Whether it's a Golden Retriever, German Shepherd, or Poodle, purebred dogs are bred to maintain specific traits that make them unique to their group. Breeders carefully select parent dogs with desirable traits and genetic backgrounds to produce offspring that conform to the breed standard, and they will have official papers that show both their parents were registered and from the same breed. Since they have a well-defined breed standard, people know what to expect in terms of size, coat type, energy level, and behavior.

As prestigious as they may seem, since they have a more diverse genetic makeup, mutts are often less prone to inherited disease, meaning fewer trips to the veterinarian. This lack of diversity can lead to health issues including certain genetic conditions. In fact, most purebred dogs today are at a high risk for numerous inherited diseases due to selective breeding.

Purebred pet owners invest a significant amount of money in pedigrees, valuing both the lineage and the recognition they receive in the dog community. However, it's crucial to note that being a purebred doesn't automatically equate to superior quality. It doesn't make them better than mutts, crossbreeds, or designer dogs. It simply indicates that they belong to a specific, recognized breed.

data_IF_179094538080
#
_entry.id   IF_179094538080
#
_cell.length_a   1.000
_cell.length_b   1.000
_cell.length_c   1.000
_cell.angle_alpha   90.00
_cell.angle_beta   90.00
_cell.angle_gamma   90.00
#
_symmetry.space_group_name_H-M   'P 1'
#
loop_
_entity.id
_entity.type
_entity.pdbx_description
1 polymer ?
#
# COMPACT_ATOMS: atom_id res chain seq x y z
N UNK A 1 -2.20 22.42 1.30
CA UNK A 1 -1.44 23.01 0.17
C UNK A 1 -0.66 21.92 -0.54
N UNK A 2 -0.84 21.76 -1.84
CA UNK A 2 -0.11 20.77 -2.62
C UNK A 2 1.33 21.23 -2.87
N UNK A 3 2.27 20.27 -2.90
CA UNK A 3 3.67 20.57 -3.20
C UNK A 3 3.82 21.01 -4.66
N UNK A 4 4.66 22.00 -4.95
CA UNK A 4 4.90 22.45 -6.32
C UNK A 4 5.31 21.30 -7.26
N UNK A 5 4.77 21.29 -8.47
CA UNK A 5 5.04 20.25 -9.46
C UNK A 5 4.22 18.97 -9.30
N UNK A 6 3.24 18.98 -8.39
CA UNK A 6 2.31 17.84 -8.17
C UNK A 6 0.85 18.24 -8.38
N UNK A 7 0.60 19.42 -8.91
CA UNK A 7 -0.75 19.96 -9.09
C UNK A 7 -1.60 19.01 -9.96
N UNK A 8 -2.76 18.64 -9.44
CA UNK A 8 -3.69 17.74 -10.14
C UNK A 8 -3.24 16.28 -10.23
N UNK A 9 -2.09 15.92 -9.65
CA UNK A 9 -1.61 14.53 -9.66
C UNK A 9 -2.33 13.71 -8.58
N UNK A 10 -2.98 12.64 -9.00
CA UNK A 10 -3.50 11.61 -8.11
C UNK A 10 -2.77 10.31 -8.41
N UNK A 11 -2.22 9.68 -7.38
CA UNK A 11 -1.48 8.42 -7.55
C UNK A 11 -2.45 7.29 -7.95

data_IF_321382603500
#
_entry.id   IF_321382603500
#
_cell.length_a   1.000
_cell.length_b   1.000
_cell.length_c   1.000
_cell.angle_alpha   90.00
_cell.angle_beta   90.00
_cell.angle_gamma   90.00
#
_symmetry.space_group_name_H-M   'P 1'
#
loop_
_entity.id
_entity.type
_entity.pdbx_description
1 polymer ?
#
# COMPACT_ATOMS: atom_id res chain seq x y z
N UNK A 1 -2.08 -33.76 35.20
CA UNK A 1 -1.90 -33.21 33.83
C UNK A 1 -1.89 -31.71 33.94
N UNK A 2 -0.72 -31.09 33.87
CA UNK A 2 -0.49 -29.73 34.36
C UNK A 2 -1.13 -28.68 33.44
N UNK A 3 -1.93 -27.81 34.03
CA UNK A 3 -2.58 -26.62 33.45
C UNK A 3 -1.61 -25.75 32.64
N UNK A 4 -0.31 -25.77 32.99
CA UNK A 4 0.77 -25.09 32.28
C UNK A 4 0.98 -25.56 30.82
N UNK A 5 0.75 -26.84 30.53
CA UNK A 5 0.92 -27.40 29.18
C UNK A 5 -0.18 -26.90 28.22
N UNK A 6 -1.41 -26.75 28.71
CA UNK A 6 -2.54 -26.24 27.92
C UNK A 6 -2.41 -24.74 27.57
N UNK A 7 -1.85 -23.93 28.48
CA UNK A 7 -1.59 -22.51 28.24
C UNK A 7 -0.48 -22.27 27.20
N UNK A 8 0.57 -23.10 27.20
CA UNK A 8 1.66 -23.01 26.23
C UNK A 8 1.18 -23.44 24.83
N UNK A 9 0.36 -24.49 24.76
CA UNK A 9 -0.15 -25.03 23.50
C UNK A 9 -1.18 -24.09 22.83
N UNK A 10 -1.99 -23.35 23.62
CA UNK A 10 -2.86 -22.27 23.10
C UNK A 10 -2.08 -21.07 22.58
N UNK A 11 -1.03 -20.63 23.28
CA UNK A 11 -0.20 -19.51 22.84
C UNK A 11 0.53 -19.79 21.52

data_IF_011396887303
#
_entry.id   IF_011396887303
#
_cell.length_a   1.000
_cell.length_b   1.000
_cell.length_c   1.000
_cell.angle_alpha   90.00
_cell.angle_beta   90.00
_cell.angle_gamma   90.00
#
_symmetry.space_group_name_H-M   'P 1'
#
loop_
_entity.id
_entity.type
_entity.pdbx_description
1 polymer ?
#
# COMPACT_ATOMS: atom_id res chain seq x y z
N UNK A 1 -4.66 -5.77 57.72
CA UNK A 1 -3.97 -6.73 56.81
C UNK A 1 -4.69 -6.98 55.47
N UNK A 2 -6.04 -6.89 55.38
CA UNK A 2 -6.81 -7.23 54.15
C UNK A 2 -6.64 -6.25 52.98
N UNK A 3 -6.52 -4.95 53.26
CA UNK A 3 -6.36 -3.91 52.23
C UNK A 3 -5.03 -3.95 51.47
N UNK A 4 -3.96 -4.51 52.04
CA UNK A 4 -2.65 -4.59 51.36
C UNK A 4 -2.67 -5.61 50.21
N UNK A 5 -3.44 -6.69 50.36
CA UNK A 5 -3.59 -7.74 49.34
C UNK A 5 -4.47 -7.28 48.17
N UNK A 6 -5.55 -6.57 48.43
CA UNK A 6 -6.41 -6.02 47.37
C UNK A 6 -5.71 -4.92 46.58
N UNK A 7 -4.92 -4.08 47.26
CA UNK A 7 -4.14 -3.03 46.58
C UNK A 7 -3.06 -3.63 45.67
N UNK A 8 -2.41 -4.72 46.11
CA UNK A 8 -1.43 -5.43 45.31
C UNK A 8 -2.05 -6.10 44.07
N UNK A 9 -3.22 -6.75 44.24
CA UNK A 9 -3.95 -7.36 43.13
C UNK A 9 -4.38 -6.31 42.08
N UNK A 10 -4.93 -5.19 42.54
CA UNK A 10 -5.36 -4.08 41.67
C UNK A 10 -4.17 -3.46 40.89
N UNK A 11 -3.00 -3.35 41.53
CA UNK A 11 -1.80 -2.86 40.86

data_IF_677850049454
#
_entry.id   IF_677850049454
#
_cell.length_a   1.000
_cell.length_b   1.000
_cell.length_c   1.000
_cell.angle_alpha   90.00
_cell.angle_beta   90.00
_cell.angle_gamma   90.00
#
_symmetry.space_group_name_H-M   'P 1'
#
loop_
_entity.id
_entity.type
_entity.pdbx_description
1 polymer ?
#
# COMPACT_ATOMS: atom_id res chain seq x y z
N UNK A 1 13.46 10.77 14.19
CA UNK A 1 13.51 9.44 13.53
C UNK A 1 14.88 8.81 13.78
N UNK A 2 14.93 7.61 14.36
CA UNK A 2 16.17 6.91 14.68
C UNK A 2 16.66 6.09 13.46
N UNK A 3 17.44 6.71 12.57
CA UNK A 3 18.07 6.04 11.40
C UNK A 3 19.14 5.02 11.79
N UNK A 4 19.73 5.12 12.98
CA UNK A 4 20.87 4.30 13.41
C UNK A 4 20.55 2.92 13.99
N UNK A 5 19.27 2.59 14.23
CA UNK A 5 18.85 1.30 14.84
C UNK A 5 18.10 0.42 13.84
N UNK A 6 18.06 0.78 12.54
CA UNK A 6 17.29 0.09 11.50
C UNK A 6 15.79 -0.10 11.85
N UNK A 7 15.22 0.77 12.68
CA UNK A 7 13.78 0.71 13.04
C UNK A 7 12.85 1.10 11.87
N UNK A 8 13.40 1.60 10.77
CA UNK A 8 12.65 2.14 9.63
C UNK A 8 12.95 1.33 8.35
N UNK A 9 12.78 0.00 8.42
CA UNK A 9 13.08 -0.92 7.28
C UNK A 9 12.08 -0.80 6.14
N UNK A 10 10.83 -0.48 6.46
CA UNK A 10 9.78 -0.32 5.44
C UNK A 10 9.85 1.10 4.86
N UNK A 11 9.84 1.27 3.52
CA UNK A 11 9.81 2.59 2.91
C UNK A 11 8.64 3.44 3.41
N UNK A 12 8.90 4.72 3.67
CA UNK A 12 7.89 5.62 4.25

Vs. Crossbreeds & Designer Dogs

Crossbreed dogs, also called hybrid dogs, are technically considered mixed breeds, similar to mutts, but they are actually the result of two different breed groups purposely bred with the intent to combine desirable traits from both parents. These traits can include appearance, temperament, or hypoallergenic qualities. Crossbreeds aren't officially considered purebreds because their parents are from different purebred breeds. However, they're not exactly mutts either since they're intentionally created by combining two specific breeds. In contrast, mutts, or true mixed breeds, usually have at least two or three different breeds in their genetic makeup and were not purposely bred by humans.

Crossbreeds that are given nicknames combining their parents' breeds have gained popularity in the past decade. These mixed breed dogs, often referred to by their catchy nicknames, are marketed as "designer dogs." Popular examples of designer dogs include hypoallergenic breeds, as well as Labradoodles (Labrador Retriever + Poodle), Goldendoodles (Golden Retriever + Poodle), and Cockapoos (Cocker Spaniel + Poodle).